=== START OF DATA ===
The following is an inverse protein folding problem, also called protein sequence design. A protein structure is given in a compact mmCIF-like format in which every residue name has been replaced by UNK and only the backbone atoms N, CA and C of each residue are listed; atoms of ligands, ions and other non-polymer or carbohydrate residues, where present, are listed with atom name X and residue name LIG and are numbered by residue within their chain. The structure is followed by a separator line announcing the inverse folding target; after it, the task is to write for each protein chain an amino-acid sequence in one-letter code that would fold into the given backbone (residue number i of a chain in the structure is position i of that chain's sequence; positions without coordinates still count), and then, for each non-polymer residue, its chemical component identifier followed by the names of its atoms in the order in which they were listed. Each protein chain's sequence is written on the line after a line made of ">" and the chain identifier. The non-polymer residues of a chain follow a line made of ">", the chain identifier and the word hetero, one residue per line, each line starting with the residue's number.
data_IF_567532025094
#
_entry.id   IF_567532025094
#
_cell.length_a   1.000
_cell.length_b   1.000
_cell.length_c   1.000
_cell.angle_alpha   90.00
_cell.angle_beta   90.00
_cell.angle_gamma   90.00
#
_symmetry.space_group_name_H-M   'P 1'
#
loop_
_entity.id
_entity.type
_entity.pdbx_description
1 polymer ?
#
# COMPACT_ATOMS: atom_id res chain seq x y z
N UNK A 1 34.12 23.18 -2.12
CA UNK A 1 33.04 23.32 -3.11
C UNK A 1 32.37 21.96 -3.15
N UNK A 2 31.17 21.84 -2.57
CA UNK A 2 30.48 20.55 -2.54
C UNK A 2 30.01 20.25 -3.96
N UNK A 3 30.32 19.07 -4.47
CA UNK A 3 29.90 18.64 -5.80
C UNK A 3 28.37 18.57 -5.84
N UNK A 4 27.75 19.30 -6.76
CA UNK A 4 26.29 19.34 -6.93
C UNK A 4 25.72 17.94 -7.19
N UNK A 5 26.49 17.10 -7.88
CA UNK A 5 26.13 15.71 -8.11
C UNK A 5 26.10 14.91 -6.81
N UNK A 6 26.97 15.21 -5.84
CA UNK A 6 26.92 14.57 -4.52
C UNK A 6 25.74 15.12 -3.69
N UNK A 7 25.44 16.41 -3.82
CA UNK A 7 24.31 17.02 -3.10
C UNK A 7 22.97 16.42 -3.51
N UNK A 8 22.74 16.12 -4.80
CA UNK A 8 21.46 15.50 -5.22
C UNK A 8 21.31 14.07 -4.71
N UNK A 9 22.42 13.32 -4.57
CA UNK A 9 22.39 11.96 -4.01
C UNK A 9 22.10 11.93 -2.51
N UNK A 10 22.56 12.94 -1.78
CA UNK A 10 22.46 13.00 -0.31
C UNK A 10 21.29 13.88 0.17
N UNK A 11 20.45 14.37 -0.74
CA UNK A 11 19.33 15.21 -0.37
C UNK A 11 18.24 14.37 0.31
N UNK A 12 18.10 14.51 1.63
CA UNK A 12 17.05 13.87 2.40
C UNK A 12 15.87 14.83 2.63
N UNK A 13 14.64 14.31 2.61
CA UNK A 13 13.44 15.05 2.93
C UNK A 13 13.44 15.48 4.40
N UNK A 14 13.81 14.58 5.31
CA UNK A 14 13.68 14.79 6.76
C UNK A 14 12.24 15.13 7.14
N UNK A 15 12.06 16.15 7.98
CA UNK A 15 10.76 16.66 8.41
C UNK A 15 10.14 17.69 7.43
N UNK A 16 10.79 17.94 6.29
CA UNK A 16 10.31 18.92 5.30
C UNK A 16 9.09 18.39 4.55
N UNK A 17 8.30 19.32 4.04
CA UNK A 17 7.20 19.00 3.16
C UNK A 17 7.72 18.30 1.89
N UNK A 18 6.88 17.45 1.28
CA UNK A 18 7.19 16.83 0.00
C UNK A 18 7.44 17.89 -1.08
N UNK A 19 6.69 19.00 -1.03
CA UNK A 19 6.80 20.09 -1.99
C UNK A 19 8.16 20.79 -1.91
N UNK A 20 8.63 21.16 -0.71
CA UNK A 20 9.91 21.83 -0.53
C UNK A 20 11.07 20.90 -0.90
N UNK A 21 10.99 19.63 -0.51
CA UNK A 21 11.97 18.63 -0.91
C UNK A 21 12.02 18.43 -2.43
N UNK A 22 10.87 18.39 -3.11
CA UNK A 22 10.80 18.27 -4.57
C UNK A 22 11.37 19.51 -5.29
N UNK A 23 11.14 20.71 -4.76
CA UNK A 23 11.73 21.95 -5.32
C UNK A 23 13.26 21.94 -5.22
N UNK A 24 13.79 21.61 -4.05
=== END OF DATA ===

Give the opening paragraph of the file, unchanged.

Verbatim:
The following is an inverse protein folding problem, also called protein sequence design. A protein structure is given in a compact mmCIF-like format in which every residue name has been replaced by UNK and only the backbone atoms N, CA and C of each residue are listed; atoms of ligands, ions and other non-polymer or carbohydrate residues, where present, are listed with atom name X and residue name LIG and are numbered by residue within their chain. The structure is followed by a separator line announcing the inverse folding target; after it, the task is to write for each protein chain an amino-acid sequence in one-letter code that would fold into the given backbone (residue number i of a chain in the structure is position i of that chain's sequence; positions without coordinates still count), and then, for each non-polymer residue, its chemical component identifier followed by the names of its atoms in the order in which they were listed. Each protein chain's sequence is written on the line after a line made of ">" and the chain identifier. The non-polymer residues of a chain follow a line made of ">", the chain identifier and the word hetero, one residue per line, each line starting with the residue's number.